American sports commentators have a wonderful expression that they use to describe a general sense of ‘where the team is at’. The team’s morale, how well they gel with their coach and their sense of team spirit are all referred to loosely as ‘the intangibles’. It’s a term reserved for those elements that can’t really be measured, but which undoubtedly have an impact on the team’s performance.
I’ve been thinking about the intangibles in games, those small elements that, while difficult to quantify, can help to elevate a title from being simply pretty good to something great.
There are plenty of aspects to a game that can be assessed objectively. You can take a game, see how many polygons it’s throwing onto the screen, observe the physics and the post processing effects and you can say it’s technically proficient. In other instances you can apply subjective assessments without worrying about being out of line with your readership. After all, terrible voice acting, such as the kind seen in Men of War, say, isn’t going to be convincing to anybody.
You can play an action game and say the controls feel fast and responsive, a seemingly subjective statement which is actually derived from a series of measurable factors, such as the time between button press and on-screen action, the length of wind-up animations etc. Anecdotally, you can observe occasions where you knew what you were supposed to do but found it difficult to complete the task because the controls were imprecise. In the hands of a reviewer who has played a lot of games in his/her life these statements are likely, overall, to be considered and fair.
But then there are the intangibles. Sometimes a game, in spite of its flaws, is charming or brilliant in a way that others just aren’t. It’s the difference between feeling as though I’m playing a game, and feeling as though I’m in a different world. It’s an unusual and brilliant experience, but a nightmare if you’re tring to stay objective about things.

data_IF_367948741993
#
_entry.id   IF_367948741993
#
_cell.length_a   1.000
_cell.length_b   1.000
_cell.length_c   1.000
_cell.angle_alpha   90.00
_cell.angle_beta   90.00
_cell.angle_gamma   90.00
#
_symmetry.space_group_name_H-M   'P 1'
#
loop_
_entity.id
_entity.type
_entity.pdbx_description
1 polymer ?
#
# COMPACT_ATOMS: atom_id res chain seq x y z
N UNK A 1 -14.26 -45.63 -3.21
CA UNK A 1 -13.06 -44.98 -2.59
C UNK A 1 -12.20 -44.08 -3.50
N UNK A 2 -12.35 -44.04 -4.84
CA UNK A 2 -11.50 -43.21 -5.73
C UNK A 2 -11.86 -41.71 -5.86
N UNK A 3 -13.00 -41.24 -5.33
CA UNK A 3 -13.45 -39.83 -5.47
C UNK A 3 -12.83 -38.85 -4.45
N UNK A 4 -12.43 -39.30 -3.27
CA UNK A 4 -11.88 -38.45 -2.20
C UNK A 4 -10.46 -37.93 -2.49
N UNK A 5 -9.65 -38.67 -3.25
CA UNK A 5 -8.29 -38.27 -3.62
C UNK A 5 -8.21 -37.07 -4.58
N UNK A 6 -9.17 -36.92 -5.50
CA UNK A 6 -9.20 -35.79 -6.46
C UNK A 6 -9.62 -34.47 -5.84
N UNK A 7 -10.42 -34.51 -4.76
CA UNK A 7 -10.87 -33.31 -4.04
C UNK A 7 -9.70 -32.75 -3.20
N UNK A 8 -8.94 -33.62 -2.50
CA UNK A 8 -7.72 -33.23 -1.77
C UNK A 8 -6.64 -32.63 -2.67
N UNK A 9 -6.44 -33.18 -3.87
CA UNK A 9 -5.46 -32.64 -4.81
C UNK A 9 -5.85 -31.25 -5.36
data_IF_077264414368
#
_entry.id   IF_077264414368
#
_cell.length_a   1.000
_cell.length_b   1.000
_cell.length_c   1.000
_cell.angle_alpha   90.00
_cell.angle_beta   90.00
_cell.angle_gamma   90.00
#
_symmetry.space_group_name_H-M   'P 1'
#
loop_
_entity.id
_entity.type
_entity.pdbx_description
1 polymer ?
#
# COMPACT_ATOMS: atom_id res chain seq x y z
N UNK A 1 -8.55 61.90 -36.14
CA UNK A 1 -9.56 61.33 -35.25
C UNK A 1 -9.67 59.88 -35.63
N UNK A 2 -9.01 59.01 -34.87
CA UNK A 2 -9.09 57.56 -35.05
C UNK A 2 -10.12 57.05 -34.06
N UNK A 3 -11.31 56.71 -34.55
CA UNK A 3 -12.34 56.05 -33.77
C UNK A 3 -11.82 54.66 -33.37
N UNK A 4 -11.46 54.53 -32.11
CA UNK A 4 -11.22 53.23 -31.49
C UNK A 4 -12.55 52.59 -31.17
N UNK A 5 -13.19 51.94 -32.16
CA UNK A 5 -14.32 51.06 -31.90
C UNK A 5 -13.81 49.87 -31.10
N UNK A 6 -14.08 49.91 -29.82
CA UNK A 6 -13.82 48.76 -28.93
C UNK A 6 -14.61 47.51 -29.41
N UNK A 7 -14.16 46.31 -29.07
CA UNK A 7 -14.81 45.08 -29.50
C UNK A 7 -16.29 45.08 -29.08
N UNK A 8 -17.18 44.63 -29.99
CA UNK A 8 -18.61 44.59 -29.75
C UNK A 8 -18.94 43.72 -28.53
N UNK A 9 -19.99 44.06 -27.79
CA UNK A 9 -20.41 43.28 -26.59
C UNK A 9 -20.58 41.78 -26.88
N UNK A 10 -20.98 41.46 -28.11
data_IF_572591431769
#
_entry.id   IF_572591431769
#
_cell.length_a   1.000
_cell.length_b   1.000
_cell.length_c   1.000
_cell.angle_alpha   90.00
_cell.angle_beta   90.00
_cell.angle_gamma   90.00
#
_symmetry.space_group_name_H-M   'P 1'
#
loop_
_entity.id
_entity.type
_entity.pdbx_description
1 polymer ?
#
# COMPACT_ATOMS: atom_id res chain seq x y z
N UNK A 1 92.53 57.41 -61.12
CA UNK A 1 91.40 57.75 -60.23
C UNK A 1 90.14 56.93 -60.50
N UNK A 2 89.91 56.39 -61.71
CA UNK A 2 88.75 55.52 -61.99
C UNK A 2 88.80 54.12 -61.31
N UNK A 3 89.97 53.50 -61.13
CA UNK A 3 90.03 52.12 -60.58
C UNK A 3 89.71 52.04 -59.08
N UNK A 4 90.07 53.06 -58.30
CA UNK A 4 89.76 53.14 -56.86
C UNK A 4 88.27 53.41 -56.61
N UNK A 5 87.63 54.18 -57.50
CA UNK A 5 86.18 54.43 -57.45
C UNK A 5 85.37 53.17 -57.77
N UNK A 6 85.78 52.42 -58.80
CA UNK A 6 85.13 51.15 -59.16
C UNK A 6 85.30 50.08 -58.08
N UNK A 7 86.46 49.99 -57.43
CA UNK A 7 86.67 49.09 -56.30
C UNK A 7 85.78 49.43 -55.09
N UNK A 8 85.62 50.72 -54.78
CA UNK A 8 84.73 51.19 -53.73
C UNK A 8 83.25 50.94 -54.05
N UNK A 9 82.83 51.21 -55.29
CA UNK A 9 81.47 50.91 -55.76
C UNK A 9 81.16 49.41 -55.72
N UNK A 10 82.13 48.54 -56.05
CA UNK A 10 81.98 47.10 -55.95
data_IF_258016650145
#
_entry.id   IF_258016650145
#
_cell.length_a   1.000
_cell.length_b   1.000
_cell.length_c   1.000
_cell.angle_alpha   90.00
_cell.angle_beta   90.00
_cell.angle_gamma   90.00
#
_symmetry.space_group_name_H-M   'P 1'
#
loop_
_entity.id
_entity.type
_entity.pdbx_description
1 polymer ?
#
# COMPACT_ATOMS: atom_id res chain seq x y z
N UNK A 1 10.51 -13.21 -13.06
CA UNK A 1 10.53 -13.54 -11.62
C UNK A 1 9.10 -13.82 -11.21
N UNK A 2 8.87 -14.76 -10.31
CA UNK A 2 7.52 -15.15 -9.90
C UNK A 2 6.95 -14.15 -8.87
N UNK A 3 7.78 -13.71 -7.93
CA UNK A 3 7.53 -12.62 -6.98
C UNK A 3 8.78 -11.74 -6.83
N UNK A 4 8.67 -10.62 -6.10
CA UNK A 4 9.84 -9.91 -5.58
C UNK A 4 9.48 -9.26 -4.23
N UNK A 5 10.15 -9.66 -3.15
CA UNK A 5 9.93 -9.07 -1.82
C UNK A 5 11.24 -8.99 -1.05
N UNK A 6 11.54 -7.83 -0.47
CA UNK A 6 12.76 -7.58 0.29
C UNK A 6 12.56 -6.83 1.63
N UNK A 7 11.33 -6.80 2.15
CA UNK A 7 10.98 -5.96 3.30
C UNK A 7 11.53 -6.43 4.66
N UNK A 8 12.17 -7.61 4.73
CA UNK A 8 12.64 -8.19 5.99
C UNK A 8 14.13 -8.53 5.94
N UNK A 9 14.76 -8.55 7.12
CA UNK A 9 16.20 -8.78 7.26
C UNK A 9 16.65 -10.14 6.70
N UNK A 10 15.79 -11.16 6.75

Once upon a time, about five or six years ago, at school, I received an art project back from being marked (this is going somewhere I promise). I was pretty confident it was going to do well but probably not take a top grade. I was right, but the comment scrawled next to the mark, the reason for the reduced grade was, and I quote: “lacks fizz”. I found this comment so infuriatingly vague that I actually confronted my teacher and tried to pin down an exact definition of “fizz” in an artistic context. After about ten minutes this went nowhere, but I was forever left with a knowledge of the lingering irritation of vague and unhelpful criticism. This ‘fizz’ element, the ‘X Factor’ or whatever you want to call it, needs to be broken down and properly explained. Every impression you have comes from the game itself, there’s a factor, or a combination of factors that makes something special.
So let’s try and examine exactly why these moments connect in the way they do.
Firstly, examples: the flooded, half-ruined decadence of Bioshock’s Rapture. The monstrous concrete prisons and dog-eat-dog status quo of Butcher Bay in Chronicles of Riddick. Vast shadowy capital ships emerging from the nebulae of Freespace 2. The suave and macabre city of Vena Cava in Grim Fandango. It’s ridiculous to talk of these experiences in terms of polygons and shaders, it undermines the fact that by some feat of luck or incredible design, these games have created moments of pure inspiration.
It’s not about the graphics. A degree of technical expertise is needed to render a world or situation to the extent that the gamer isn’t torn out of the experience, but the bar for this is lower than we might expect. Grim Fandango’s low polygon models marched across relatively low res 2D backgrounds and the game dumped mouse support in favour of a clunky movement system, but that didn’t get in the way of the brilliant concept, writing, vocal delivery and visual design. Dungeon Keeper’s low res sprites and lack of modern graphical bells and whistles still can’t dampen the addictive dungeon building, inspired units and dark humour. If the idea is good enough, and the writing, visual and audio design are on the same wavelength then poor graphics are surpassed by the concept.